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I thought why not add some nice striking contrast in Nik Software’s Color Efex Pro 4. I used the “Solarizaton” filter which darkened the background and intensified the plant. The background didn’t totally black out, but when I went back into Photoshop Elements, I used the contrast slider which helped to finish blacking out the background.

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Before and After

Posted: August 21, 2015 in Uncategorized
Went out this morning and shoot some Queen Anne Lace flowers.  I was looking for something different then the usually shots so came up with this one.  I got down below the flower and shot up towards the sky so I would have a nice solid color background and the flower heads would be silhouetted.
Here is the before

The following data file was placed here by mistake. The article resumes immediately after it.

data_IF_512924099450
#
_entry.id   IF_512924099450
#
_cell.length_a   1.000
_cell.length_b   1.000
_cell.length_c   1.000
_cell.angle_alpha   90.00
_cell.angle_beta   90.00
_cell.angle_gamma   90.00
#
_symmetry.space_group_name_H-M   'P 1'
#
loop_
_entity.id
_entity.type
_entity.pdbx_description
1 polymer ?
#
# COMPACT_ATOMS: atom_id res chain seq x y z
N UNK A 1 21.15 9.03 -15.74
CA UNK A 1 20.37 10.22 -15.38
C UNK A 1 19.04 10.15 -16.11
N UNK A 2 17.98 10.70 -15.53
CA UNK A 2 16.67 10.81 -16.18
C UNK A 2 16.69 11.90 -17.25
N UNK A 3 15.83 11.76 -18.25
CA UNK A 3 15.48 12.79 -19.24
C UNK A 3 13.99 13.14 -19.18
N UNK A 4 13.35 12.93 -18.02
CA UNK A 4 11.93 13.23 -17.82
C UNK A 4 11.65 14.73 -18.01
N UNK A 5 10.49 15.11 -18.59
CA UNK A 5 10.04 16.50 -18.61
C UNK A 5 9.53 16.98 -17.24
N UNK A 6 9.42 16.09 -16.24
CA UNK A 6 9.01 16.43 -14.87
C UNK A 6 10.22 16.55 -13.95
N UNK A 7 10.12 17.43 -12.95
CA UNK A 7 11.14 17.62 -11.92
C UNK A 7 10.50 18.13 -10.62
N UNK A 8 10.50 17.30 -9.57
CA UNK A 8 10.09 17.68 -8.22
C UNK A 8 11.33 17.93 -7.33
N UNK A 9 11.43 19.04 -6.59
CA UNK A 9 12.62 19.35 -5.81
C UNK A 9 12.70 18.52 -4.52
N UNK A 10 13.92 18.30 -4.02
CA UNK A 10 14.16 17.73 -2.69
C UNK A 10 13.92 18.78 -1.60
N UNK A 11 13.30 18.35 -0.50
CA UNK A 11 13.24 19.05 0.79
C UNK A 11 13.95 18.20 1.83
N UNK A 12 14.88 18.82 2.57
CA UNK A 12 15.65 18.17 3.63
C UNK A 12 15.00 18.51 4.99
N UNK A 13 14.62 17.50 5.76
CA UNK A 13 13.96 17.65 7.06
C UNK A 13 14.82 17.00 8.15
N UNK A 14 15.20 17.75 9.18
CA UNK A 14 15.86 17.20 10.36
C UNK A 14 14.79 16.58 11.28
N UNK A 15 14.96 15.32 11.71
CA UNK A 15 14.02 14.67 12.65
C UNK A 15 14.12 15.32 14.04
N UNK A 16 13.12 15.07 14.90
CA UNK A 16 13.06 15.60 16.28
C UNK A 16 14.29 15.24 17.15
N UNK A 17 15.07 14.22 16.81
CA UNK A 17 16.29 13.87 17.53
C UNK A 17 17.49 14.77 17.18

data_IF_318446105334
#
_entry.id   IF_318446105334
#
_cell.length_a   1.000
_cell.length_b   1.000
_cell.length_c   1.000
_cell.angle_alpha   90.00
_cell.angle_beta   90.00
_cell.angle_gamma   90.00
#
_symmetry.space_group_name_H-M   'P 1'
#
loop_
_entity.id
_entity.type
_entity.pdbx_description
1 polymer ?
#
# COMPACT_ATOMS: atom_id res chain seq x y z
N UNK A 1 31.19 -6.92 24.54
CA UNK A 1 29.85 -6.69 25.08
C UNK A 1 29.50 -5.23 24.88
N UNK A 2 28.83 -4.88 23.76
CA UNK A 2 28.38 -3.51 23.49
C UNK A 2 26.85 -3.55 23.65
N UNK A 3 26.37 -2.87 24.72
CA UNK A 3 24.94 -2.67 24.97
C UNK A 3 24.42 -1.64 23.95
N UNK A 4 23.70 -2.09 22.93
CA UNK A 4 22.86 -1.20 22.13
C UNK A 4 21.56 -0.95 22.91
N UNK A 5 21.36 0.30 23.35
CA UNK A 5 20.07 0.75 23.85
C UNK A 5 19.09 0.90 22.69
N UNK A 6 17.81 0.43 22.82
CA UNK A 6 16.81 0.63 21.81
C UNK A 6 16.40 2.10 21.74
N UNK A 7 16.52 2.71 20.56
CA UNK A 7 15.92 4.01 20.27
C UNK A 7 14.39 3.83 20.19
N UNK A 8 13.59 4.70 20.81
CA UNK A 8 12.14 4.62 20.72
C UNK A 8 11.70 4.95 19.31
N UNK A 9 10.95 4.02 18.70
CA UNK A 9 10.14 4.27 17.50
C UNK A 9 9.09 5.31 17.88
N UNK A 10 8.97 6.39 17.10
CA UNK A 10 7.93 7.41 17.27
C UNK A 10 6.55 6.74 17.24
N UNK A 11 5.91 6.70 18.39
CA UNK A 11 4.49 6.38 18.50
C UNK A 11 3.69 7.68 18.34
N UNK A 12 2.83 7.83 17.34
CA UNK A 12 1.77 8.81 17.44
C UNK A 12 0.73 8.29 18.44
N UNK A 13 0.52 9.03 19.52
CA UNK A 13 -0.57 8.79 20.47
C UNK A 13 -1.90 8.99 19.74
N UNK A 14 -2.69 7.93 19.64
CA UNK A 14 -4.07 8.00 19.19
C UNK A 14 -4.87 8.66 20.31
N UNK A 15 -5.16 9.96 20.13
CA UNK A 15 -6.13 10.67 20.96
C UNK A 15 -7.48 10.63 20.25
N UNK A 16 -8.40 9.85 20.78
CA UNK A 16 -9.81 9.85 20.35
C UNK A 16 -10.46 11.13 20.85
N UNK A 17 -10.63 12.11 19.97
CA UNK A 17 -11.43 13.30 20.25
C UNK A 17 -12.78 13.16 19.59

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I went into Nik Softwares, Color Efex and tried this Bi Color look.
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Then went into Smart Photo Editor and in the Textures filters applied this.  I like this one best.

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Hope you like it.

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Study The Fallen Tree Trunks

Posted: August 21, 2015 in Uncategorized
Next time you’re out in the woods where you shoot, take a good look at any downed tree trunks.
Here’s an old trunk which over the years has lost the out side bark, and exposed the underneath.

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Look at the center of this image and you will see that small round raised area on the trunk. That is where a branch had once been before it rotted and fell off.